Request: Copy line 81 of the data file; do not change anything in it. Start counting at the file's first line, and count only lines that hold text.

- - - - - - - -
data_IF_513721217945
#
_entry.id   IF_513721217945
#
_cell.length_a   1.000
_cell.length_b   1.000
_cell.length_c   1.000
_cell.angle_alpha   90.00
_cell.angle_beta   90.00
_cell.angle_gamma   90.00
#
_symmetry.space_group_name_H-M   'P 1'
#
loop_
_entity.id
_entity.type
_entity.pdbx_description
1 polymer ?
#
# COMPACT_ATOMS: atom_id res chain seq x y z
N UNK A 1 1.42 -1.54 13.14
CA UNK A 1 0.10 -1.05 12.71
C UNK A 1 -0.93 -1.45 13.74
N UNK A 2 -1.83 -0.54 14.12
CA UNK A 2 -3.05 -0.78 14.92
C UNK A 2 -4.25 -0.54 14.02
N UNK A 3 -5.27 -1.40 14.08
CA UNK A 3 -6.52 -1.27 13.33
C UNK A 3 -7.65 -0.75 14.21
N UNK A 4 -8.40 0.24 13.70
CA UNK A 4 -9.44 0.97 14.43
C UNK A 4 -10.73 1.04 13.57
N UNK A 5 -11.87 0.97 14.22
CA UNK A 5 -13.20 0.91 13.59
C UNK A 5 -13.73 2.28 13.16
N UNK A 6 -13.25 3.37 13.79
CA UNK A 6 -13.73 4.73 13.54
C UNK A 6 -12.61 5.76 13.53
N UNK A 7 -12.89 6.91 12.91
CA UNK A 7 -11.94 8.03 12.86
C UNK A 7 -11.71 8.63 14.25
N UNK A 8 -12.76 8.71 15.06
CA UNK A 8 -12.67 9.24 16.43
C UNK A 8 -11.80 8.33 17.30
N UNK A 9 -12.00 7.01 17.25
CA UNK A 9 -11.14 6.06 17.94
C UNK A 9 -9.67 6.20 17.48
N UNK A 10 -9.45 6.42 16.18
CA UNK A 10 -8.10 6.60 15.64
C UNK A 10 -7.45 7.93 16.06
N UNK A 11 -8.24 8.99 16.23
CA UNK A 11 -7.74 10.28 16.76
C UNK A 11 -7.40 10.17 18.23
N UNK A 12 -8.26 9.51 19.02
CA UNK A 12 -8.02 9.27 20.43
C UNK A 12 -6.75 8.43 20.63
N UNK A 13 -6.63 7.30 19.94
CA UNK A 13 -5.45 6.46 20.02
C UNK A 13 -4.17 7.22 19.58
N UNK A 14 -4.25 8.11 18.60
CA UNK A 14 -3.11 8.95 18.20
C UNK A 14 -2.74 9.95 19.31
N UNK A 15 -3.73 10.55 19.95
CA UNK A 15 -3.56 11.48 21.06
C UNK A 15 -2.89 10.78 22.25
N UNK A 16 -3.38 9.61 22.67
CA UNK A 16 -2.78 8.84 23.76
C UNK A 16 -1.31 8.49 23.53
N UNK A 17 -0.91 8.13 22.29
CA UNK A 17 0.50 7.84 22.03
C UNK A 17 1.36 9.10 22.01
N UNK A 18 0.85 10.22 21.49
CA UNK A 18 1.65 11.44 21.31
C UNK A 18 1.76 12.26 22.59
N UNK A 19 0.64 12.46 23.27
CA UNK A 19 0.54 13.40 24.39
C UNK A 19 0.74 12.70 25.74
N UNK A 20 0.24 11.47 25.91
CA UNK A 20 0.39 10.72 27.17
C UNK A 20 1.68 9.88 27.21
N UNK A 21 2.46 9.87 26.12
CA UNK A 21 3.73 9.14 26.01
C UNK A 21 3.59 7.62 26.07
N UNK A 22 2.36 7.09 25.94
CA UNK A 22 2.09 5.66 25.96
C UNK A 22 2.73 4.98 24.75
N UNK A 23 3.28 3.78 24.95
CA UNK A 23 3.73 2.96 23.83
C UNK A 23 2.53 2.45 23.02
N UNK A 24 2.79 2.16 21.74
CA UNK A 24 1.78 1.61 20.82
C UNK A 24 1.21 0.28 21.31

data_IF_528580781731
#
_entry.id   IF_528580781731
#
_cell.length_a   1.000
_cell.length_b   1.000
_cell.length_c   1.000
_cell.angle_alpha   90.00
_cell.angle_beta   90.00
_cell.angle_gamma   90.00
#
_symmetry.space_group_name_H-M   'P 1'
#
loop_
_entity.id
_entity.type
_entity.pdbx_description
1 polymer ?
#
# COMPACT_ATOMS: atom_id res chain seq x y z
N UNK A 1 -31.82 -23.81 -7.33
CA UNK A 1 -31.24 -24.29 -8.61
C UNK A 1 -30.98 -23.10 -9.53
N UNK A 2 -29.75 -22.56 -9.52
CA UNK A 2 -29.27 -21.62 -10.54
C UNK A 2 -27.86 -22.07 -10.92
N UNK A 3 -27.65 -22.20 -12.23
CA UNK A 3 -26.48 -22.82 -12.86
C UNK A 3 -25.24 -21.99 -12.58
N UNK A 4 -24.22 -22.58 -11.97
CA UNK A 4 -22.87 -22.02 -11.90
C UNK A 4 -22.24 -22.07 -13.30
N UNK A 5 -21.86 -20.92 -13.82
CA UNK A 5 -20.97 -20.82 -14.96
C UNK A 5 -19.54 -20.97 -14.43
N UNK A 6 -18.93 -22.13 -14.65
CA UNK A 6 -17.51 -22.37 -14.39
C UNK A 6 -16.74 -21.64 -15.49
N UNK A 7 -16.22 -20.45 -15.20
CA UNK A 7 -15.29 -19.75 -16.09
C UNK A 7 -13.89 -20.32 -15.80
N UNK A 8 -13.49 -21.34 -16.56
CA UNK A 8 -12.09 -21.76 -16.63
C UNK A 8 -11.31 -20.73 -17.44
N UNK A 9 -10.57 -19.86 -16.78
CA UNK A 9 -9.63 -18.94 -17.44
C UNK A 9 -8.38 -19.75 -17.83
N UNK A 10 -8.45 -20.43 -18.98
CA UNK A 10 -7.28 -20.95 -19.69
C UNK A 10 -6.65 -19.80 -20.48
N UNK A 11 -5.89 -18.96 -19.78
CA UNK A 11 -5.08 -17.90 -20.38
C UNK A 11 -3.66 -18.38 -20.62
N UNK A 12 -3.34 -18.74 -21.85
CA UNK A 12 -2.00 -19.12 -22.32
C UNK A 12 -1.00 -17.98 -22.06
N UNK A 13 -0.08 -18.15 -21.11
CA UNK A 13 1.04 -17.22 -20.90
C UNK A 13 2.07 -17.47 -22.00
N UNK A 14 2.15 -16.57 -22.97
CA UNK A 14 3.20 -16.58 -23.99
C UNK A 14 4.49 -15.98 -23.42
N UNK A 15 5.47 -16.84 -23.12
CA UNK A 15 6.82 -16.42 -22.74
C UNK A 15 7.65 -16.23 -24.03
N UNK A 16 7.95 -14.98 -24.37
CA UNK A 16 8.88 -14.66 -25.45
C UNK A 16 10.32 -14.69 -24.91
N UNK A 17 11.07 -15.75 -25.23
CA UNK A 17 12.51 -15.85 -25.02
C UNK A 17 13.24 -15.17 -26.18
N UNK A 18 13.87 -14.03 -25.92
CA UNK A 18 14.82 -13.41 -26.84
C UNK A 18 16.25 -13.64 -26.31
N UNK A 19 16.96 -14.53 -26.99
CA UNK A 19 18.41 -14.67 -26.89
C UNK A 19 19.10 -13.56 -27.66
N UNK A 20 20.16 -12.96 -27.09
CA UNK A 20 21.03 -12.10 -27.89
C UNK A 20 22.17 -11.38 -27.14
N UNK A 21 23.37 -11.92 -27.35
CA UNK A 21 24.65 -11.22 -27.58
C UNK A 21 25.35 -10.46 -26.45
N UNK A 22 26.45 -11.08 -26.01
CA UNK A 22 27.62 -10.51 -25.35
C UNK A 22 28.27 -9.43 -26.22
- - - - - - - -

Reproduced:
N UNK A 21 2.46 9.87 26.12